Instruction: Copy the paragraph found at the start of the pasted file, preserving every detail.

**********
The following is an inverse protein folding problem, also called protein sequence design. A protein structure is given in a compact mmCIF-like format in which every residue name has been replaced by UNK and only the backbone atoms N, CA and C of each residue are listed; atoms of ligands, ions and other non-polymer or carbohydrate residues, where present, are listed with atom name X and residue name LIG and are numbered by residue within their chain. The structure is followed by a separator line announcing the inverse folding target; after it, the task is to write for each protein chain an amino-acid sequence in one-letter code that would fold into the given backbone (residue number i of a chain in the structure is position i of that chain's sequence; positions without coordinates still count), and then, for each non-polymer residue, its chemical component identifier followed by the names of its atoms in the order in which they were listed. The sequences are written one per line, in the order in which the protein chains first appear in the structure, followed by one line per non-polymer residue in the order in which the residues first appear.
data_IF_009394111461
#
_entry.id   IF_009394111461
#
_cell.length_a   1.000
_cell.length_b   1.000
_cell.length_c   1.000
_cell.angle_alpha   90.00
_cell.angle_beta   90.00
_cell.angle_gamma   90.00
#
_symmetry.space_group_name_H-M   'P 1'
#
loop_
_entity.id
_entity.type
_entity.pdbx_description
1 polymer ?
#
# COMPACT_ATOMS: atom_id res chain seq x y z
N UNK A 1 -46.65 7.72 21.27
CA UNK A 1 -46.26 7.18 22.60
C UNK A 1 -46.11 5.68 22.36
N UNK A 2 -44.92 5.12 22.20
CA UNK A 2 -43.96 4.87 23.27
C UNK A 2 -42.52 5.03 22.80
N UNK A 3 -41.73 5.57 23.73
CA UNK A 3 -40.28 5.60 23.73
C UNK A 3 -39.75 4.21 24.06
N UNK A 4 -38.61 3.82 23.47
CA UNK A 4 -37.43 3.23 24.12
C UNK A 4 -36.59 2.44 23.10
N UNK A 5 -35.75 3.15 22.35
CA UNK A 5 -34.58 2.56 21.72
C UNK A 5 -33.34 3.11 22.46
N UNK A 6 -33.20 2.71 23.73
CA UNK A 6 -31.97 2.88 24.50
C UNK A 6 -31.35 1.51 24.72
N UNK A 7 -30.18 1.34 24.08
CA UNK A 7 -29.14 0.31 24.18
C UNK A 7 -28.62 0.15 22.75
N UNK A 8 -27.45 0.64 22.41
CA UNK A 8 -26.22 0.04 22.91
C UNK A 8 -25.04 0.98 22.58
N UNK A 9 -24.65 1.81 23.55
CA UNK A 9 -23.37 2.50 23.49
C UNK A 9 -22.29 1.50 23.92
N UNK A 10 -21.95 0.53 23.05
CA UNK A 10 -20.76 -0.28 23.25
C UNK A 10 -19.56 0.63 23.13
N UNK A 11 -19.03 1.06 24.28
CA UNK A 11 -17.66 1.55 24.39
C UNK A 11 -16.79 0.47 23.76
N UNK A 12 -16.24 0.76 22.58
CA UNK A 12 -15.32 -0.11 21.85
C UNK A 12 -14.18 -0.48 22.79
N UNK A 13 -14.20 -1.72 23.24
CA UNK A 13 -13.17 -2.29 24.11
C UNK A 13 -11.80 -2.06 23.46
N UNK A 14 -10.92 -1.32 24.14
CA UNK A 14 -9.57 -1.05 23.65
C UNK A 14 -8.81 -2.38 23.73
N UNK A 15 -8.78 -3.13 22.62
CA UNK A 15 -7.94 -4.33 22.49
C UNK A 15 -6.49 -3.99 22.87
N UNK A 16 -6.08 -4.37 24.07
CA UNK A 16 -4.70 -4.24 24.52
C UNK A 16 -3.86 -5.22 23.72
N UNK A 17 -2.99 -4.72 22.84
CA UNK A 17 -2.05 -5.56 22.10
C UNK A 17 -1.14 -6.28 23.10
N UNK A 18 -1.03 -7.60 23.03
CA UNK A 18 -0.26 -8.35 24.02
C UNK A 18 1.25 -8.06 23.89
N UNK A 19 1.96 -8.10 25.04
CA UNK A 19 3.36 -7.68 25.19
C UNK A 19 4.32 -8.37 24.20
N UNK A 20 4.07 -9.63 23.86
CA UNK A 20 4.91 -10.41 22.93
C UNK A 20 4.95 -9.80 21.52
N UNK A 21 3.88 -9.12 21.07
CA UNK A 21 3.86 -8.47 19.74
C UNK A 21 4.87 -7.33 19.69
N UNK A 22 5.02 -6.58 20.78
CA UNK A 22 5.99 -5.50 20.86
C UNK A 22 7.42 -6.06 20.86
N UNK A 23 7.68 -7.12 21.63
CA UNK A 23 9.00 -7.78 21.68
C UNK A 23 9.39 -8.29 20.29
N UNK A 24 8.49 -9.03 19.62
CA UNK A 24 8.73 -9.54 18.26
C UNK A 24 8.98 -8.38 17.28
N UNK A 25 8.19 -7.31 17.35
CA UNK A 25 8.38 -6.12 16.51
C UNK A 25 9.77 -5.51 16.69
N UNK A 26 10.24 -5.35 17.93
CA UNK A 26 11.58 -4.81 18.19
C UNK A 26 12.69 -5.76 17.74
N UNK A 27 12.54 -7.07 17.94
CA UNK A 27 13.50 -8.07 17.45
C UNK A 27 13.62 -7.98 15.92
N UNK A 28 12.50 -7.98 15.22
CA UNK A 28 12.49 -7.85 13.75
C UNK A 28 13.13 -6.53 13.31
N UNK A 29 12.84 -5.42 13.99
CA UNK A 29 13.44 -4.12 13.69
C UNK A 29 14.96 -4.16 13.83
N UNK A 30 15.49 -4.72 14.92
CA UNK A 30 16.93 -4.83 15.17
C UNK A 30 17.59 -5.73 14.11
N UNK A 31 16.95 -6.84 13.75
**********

The following is an inverse protein folding problem, also called protein sequence design. A protein structure is given in a compact mmCIF-like format in which every residue name has been replaced by UNK and only the backbone atoms N, CA and C of each residue are listed; atoms of ligands, ions and other non-polymer or carbohydrate residues, where present, are listed with atom name X and residue name LIG and are numbered by residue within their chain. The structure is followed by a separator line announcing the inverse folding target; after it, the task is to write for each protein chain an amino-acid sequence in one-letter code that would fold into the given backbone (residue number i of a chain in the structure is position i of that chain's sequence; positions without coordinates still count), and then, for each non-polymer residue, its chemical component identifier followed by the names of its atoms in the order in which they were listed. The sequences are written one per line, in the order in which the protein chains first appear in the structure, followed by one line per non-polymer residue in the order in which the residues first appear.